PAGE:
ABSTRACT In 2012, the Centers for Medicare & Medicaid Services (CMS) will introduce measures of adherence to oral hypoglycemic, antihypertensive, and cholesterol-lowering drugs into its Medicare Advantage quality program. To meet these quality goals, delivery systems will need to develop and disseminate strategies to improve adherence. The design of adherence interventions has too often been guided by the mistaken assumptions that adherence is a single behavior that can be predicted from readily available patient characteristics and that individual clinicians alone can improve adherence at the population level.Effective interventions require recognition that adherence is a set of interacting behaviors influenced by individual, social, and environmental forces; adherence interventions must be broadly based, rather than targeted to specific population subgroups; and counseling with a trusted clinician needs to be complemented by outreach interventions and removal of structural and organizational barriers. To achieve the adherence goals set by CMS, front-line clinicians, interdisciplinary teams, organizational leaders, and policymakers will need to coordinate efforts in ways that exemplify the underlying principles of health care reform.
- SourceAvailable from: Marios Kyriazis[Show abstract] [Hide abstract]
ABSTRACT: The notion that it is possible to eradicate age-related degeneration and live a life with a negligible rate of senescence solely by utilising a physical 'repair-oriented' approach is flawed on a number of fronts. Here, I will argue that there are so many unknown variables embedded in this line of thinking that make the final result impossible to predict. Two relatively easy to research areas are the search for successful cross-link breakers and an effective lysosomal degradation therapy. A more complex and speculative strategy is Whole-Body Interdiction of Lengthening of Telomeres (WILT). Highlighting these as examples, I argue that it is unlikely that such rejuvenation biotechnologies will meaningfully be used by the general public. The discussion assumes that although such therapies may in theory one day be developed in the laboratory, and even possibly be formulated as physical clinical therapies, these will be unusable in practical terms when applied upon humans at large. Due to inherent characteristics of our biological, evolutionary and psychological heritage, it is implausible that curing ageing will occur by using physical interventions alone.Rejuvenation Research 07/2014; · 2.92 Impact Factor
- Epilepsy & Behavior 09/2014; · 2.06 Impact Factor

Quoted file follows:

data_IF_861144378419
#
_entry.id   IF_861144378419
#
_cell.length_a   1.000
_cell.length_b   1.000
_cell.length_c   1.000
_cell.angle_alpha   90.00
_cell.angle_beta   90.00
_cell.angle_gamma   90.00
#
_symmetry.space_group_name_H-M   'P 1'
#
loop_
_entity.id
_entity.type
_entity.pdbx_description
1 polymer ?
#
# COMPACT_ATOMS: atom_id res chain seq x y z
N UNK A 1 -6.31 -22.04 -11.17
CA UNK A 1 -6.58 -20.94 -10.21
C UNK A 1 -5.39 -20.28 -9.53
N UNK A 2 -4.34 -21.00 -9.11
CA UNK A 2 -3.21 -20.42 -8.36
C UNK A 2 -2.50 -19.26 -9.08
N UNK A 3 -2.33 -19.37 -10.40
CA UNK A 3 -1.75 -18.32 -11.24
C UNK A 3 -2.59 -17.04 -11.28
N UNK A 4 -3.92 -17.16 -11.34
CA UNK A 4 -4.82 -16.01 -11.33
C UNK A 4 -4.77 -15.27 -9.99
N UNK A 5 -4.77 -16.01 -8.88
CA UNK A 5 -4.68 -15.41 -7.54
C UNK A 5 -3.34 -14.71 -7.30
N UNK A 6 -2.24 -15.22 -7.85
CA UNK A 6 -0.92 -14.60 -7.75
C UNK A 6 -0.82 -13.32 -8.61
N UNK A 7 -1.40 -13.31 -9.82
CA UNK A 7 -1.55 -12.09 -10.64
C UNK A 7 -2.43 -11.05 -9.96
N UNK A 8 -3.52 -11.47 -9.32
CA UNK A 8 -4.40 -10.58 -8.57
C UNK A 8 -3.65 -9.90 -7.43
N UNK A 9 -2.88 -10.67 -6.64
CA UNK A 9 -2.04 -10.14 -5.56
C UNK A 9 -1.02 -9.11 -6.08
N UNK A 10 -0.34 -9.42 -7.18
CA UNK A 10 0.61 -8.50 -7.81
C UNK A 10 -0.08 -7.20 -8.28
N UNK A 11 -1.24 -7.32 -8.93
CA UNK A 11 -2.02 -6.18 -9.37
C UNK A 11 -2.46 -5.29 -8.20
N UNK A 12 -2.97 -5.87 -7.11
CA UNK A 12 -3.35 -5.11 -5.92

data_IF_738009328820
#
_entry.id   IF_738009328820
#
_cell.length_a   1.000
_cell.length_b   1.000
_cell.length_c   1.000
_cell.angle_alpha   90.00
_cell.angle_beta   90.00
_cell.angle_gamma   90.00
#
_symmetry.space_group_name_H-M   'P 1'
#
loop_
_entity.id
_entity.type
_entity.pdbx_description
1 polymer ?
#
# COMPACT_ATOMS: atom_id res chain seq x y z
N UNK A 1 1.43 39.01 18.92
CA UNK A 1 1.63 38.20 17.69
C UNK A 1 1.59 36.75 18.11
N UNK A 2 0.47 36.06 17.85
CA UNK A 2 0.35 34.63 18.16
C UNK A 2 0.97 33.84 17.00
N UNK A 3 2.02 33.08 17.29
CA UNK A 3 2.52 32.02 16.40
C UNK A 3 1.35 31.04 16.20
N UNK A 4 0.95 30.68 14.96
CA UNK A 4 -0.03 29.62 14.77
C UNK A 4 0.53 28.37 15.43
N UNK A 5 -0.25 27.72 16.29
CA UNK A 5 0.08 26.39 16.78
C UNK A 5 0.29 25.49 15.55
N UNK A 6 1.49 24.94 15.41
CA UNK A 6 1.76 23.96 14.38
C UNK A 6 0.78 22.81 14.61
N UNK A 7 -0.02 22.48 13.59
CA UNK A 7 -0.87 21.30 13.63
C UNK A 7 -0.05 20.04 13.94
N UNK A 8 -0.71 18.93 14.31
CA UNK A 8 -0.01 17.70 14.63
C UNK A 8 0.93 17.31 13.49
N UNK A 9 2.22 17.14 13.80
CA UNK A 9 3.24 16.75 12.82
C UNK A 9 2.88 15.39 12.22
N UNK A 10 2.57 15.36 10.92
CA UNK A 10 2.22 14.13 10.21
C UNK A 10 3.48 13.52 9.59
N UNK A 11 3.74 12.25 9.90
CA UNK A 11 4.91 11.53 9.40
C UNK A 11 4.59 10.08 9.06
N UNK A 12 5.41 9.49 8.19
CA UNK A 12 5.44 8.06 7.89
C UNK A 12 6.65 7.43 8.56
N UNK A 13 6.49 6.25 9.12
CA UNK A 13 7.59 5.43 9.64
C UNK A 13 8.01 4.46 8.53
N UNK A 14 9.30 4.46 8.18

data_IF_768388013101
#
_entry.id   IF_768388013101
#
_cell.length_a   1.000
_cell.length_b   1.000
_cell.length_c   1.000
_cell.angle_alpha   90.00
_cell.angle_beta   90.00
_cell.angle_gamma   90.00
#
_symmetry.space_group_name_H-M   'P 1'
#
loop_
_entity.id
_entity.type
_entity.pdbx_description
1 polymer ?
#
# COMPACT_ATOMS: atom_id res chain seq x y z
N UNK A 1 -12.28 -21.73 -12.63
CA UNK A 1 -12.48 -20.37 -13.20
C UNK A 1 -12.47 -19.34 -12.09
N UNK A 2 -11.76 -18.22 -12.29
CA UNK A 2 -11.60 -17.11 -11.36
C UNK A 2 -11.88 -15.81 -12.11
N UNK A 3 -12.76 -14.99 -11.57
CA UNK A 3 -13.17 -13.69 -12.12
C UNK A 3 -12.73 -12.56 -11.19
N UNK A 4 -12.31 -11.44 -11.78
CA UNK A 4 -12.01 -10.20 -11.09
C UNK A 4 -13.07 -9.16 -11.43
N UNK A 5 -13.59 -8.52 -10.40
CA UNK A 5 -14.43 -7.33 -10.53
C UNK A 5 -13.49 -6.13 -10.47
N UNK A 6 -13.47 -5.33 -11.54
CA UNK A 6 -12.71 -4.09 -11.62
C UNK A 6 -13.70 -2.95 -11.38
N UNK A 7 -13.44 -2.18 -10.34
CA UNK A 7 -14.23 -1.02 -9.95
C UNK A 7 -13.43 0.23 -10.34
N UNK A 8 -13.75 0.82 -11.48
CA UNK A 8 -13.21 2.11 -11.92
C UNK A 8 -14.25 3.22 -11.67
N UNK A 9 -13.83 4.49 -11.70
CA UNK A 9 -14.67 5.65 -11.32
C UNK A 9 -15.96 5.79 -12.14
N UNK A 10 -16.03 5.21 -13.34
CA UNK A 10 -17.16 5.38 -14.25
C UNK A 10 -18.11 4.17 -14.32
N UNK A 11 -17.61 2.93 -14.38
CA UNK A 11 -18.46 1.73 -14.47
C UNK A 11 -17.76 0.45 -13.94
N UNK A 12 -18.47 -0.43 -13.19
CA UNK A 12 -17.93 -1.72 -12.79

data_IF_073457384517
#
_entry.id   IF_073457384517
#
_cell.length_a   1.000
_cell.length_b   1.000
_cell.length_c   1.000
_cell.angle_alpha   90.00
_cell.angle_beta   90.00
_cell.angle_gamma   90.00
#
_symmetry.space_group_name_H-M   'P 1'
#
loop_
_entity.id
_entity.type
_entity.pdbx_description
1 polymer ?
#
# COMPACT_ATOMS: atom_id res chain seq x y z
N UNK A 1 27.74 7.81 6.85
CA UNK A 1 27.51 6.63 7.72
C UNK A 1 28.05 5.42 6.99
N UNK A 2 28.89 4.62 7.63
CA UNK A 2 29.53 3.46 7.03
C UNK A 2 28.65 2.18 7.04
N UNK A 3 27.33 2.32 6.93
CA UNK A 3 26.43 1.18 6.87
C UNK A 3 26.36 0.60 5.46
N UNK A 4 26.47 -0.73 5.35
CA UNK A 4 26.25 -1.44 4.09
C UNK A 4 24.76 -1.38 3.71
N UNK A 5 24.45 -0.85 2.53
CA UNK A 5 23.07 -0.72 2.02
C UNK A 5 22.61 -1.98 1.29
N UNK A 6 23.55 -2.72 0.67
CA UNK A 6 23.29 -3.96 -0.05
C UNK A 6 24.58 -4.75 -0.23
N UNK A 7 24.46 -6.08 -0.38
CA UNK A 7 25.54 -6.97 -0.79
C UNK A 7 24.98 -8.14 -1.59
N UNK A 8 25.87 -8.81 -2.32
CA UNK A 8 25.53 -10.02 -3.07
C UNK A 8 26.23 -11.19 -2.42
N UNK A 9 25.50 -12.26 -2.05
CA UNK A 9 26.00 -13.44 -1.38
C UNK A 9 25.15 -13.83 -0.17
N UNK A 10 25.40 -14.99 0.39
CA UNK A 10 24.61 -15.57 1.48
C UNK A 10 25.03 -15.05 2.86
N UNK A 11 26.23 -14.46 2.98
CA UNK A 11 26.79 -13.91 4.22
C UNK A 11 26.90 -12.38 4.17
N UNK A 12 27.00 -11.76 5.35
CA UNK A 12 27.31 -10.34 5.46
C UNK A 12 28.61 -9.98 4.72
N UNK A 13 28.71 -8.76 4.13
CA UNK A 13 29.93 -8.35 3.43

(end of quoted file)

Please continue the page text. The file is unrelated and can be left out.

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ABSTRACT: Non-adherence to therapy is an important cause of suboptimal blood pressure control but few practical tools exist to accurately and routinely detect it. We used a simple urine-based assay to evaluate the prevalence of antihypertensive treatment non-adherence and its impact on blood pressure in a specialist hypertension centre. 208 hypertensive patients (125 new referrals, 66 follow-up patients with inadequate blood pressure control and 17 renal denervation referrals) underwent assessment of antihypertensive drug intake using high-performance liquid chromatography-tandem mass spectrometry (HP LC-MS/MS) urine analysis at the time of clinical appointment. A total of 40 most commonly prescribed antihypertensive medications (or their metabolites) were screened for in spot urine samples. Overall, 25% of patients were totally or partially non-adherent to antihypertensive treatment (total non-adherence 10.1%, partial non-adherence 14.9%). The highest prevalence of partial and total non-adherence was among follow-up patients with inadequate blood pressure control (28.8%) and those referred for consideration of renal denervation (23.5%), respectively. There was a linear relationship between blood pressure and the numerical difference in detected/prescribed antihypertensive medications-every unit increase in this difference was associated with 3.0 (1.1) mm Hg, 3.1 (0.7) mm Hg and 1.9 (0.7) mm Hg increase in adjusted clinic systolic blood pressure, clinic diastolic blood pressure (DBP) and 24 h mean daytime DBP (p=0.0051, p=8.62×10(-6), p=0.0057), respectively. Non-adherence to blood pressure lowering therapy is common, particularly in patients with suboptimal blood pressure control and those referred for renal denervation. HP LC-MS/MS urine analysis could be used to exclude non-adherence and better stratify further investigations and intervention.Heart (British Cardiac Society) 04/2014; · 6.02 Impact Factor